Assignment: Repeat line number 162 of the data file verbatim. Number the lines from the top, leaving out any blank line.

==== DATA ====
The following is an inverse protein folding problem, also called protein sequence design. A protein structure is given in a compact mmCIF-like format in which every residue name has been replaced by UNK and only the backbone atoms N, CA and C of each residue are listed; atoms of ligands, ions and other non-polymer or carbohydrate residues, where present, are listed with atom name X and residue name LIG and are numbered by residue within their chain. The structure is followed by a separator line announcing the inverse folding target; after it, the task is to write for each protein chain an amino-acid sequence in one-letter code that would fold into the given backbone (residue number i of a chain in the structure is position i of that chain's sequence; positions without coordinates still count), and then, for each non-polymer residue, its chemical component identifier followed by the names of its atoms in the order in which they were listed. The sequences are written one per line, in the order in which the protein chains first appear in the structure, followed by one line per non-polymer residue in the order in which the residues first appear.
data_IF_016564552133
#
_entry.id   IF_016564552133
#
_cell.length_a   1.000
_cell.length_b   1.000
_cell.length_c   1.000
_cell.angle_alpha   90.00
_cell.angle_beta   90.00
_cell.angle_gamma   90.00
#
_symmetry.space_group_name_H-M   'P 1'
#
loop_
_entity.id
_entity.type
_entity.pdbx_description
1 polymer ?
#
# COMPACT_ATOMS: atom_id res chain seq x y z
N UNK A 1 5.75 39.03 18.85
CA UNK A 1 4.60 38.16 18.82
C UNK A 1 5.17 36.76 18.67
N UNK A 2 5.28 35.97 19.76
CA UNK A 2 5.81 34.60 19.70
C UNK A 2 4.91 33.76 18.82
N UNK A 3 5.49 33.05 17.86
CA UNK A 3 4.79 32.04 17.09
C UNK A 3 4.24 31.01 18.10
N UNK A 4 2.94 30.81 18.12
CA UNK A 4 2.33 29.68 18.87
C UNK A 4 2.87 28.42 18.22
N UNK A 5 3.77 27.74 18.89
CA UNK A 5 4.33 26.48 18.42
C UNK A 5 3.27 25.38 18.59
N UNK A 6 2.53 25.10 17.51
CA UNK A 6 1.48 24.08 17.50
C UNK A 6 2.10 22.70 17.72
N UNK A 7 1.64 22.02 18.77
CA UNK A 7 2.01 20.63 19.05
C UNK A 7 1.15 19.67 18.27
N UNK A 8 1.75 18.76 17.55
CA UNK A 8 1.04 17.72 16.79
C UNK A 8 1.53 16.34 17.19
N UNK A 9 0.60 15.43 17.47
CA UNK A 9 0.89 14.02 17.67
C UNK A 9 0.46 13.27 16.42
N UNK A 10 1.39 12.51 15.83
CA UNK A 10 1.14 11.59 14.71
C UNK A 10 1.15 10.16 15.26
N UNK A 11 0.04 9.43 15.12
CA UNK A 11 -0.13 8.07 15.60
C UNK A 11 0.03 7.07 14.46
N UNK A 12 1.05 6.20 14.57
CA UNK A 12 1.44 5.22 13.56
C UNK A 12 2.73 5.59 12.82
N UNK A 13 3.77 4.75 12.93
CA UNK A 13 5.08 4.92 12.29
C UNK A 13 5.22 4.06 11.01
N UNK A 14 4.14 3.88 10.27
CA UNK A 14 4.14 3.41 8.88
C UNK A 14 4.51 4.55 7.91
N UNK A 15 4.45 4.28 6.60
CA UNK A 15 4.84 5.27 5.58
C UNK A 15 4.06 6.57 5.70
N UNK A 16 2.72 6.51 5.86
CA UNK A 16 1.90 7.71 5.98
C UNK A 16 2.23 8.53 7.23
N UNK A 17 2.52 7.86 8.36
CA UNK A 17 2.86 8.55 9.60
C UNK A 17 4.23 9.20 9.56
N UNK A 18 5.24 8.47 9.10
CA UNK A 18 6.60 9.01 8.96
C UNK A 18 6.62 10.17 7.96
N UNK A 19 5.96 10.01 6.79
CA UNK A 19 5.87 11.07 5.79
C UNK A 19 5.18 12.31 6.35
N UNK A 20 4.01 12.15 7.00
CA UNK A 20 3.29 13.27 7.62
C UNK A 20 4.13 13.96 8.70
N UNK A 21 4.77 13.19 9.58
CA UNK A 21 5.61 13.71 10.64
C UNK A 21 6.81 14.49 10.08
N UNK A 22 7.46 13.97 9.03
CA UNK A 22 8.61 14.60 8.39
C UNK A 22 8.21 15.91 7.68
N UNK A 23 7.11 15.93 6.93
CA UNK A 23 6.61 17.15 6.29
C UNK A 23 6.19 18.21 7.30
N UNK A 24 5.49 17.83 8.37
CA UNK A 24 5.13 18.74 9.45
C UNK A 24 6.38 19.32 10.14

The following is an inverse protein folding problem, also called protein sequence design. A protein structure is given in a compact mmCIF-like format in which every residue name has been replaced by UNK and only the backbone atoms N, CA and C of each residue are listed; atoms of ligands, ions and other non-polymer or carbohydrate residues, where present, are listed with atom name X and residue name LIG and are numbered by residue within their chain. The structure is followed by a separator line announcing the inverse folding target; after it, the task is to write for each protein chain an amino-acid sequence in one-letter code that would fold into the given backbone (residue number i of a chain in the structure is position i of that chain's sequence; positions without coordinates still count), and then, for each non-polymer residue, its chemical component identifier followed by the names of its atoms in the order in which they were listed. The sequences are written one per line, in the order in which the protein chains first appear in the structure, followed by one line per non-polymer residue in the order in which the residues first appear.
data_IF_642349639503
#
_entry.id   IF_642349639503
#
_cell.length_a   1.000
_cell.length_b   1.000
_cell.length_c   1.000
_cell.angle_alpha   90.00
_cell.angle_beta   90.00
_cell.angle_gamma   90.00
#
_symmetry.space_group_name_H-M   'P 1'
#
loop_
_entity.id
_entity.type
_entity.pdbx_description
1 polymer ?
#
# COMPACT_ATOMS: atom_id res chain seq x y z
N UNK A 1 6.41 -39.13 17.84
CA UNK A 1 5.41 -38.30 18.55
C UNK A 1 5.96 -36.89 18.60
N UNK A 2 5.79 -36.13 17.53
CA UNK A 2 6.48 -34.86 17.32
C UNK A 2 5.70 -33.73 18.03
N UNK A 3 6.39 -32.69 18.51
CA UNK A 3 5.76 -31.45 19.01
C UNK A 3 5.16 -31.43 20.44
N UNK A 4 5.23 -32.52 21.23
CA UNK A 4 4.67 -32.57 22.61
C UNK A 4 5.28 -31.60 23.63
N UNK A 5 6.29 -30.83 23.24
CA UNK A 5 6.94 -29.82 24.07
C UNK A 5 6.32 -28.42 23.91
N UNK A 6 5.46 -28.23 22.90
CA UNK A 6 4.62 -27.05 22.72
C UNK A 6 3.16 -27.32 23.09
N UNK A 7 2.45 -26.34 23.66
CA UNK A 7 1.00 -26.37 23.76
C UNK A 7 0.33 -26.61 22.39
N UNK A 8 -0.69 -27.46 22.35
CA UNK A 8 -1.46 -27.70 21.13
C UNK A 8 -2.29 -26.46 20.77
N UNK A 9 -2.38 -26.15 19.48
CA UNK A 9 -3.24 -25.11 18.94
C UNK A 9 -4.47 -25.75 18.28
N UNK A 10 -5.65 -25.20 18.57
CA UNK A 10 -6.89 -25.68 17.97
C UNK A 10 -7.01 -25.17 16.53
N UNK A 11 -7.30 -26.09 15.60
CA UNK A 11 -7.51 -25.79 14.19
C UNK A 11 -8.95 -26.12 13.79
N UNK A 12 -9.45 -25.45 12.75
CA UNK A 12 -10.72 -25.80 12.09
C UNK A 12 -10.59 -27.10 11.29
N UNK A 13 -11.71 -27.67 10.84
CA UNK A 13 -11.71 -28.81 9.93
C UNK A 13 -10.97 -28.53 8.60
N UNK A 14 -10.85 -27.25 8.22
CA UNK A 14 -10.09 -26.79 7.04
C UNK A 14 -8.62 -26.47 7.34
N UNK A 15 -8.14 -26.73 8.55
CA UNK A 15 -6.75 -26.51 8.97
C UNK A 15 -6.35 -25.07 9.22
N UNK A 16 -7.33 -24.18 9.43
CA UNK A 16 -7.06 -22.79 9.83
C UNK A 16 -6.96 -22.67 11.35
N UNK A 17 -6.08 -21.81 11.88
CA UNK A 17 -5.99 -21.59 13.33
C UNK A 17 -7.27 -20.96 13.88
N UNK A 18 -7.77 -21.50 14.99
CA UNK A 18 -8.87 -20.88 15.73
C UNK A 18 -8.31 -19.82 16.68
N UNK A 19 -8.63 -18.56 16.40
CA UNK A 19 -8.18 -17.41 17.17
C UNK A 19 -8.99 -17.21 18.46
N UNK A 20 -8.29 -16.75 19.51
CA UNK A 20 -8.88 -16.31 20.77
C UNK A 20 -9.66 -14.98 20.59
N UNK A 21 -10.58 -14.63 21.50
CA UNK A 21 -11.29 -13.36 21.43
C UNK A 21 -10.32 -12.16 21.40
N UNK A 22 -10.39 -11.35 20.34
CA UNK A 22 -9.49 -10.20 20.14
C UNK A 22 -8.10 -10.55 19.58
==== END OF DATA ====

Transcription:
C UNK A 16 -6.96 -22.67 11.35